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Running shoes provide important shock absorption and motion control for the wearer. A study investigating the change in shock-absorption properties of various models of running shoes in wear has shown shock absorption is a function of the number of miles run, with the energy absorption of running shoes, determined by the area under a load vs. deformation curve, steadily worsening over time in laboratory simulations equivalent to running up to 500 miles. The energy absorption properties of running shoes worn by volunteers were also measured during the course of normal training, for comparison. In general, the mechanically tested shoes retained 75% of their initial shock absorption capability after 50 miles, 67% after 100 to 150 miles and less than 60% of their initial shock-absorption capacity after a simulated 250-500 miles. By comparison, the shoes worn by volunteers retained a slightly higher 70% of their initial shock absorption characteristics by the end of the 500 mile trial. Some running shoes with superior initial shock absorption capability were found to degrade more rapidly in these trials, so initial comfort properties are not necessarily a good measure of performance in wear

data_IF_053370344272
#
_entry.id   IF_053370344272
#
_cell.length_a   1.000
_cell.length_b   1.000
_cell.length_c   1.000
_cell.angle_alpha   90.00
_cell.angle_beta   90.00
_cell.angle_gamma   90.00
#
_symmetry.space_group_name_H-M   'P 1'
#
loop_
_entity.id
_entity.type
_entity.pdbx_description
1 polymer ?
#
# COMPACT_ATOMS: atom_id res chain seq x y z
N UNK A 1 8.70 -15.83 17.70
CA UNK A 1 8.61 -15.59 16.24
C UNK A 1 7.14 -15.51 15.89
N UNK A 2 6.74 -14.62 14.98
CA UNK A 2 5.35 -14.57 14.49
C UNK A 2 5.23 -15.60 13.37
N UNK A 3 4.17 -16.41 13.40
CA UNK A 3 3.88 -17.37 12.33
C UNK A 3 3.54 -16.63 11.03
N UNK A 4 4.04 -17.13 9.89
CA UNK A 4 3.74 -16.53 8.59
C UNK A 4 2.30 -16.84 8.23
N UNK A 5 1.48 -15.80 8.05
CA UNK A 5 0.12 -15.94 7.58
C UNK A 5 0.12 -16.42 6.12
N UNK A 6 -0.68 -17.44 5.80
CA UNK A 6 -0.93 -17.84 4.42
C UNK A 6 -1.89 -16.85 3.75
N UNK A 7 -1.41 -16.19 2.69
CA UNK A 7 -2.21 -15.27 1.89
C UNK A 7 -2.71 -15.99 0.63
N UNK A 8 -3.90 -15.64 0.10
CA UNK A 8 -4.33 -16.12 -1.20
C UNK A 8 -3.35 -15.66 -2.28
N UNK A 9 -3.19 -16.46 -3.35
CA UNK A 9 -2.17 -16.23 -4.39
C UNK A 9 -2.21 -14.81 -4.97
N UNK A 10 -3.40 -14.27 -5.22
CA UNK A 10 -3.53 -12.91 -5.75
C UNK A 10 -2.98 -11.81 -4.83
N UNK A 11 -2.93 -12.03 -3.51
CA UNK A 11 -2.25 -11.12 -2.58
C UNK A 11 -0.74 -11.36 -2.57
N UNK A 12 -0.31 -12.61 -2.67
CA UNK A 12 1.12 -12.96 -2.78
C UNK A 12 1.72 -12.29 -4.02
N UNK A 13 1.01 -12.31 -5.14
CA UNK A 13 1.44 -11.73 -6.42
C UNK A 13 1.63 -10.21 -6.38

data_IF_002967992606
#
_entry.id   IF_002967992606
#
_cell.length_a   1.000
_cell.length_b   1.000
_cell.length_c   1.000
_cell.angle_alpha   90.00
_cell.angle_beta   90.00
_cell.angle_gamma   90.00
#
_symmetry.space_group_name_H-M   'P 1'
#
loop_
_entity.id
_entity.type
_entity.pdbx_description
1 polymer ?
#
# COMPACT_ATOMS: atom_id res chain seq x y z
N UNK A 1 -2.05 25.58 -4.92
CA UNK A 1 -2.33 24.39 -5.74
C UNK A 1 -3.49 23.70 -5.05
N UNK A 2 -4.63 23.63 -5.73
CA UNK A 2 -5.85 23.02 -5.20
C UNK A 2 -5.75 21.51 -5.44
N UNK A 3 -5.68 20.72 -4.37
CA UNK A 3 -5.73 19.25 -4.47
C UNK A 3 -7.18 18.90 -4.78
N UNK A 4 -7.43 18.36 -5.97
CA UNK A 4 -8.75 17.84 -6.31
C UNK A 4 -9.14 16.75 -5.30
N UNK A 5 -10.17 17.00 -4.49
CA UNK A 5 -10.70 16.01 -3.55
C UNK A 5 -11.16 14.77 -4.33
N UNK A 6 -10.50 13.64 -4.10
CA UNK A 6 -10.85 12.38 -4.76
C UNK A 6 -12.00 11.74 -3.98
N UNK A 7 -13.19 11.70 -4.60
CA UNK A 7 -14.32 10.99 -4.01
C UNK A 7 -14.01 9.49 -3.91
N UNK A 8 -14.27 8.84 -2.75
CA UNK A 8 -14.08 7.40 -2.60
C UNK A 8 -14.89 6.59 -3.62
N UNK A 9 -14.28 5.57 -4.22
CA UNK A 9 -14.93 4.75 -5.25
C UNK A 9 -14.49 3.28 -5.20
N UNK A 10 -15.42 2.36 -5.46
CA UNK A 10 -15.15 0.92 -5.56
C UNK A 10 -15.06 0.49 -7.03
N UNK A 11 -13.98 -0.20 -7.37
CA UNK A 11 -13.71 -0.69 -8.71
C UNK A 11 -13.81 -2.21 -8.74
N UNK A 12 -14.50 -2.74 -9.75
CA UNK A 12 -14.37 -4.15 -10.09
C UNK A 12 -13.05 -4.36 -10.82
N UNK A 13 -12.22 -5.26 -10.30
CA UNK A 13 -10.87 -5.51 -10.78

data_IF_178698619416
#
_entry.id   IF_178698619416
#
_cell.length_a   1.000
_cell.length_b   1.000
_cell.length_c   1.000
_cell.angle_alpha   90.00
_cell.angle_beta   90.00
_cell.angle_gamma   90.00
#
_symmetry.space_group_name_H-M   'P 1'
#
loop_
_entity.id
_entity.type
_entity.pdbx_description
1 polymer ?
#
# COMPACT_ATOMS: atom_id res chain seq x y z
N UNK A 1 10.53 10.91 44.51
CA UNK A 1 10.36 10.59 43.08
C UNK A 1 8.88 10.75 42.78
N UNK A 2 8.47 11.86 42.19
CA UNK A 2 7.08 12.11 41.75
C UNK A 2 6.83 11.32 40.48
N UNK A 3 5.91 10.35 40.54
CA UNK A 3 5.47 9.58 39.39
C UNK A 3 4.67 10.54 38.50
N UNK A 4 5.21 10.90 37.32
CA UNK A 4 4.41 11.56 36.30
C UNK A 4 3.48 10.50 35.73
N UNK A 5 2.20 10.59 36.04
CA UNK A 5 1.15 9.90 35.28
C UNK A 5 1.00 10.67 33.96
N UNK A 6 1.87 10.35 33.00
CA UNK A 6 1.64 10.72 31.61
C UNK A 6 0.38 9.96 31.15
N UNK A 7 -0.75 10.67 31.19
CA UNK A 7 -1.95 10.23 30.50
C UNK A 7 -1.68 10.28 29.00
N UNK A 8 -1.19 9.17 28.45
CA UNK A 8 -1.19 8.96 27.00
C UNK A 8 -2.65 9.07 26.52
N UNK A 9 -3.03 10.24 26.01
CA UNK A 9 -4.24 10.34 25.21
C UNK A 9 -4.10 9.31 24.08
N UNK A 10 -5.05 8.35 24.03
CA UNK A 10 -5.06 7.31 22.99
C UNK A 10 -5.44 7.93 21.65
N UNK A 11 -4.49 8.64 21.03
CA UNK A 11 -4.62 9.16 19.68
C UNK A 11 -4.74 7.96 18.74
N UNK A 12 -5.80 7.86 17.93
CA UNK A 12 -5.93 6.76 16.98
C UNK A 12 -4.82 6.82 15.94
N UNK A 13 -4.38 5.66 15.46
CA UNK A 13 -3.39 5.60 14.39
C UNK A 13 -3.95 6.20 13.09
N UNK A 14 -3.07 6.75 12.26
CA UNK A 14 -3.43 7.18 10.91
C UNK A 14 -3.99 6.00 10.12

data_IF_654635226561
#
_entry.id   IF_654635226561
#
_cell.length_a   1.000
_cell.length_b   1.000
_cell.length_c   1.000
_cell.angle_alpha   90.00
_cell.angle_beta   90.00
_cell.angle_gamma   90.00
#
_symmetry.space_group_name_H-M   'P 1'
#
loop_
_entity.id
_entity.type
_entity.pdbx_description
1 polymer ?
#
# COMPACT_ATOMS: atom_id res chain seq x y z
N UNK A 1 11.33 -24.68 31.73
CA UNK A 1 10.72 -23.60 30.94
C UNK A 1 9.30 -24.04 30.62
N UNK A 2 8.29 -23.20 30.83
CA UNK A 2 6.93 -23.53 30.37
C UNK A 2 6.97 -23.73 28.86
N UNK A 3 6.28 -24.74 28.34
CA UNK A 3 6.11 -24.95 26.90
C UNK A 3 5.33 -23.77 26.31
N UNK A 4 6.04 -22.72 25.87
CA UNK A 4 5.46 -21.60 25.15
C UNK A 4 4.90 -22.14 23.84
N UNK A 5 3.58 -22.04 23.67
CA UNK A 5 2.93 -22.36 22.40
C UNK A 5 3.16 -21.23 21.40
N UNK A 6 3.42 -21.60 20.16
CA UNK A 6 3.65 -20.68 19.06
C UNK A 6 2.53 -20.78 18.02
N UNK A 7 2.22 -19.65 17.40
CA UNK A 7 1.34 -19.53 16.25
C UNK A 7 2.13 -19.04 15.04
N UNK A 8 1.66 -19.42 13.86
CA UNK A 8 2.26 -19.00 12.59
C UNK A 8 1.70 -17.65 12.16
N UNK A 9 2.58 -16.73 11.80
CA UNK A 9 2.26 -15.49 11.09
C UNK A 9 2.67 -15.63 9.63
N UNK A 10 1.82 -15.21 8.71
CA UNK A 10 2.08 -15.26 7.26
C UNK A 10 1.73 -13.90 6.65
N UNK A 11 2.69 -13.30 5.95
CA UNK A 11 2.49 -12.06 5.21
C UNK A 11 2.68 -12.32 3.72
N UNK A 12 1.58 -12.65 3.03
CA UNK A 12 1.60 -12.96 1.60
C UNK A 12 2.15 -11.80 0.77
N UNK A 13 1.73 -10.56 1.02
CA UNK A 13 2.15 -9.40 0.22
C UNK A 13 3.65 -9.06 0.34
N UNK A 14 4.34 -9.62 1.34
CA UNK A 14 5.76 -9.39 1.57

LASRA has developed a test to plot this reduction in shock absorption performance in simulated wear, which is suitable for any kind of footwear. This technique has been successfully applied to footwear supplied in to the sports industry, and also trialled on safety footwear to simulate conditions of wear for people who are on their feet all day, where shock absorption is an important comfort feature.


Feel free to contact LASRA about this test if this topic interests you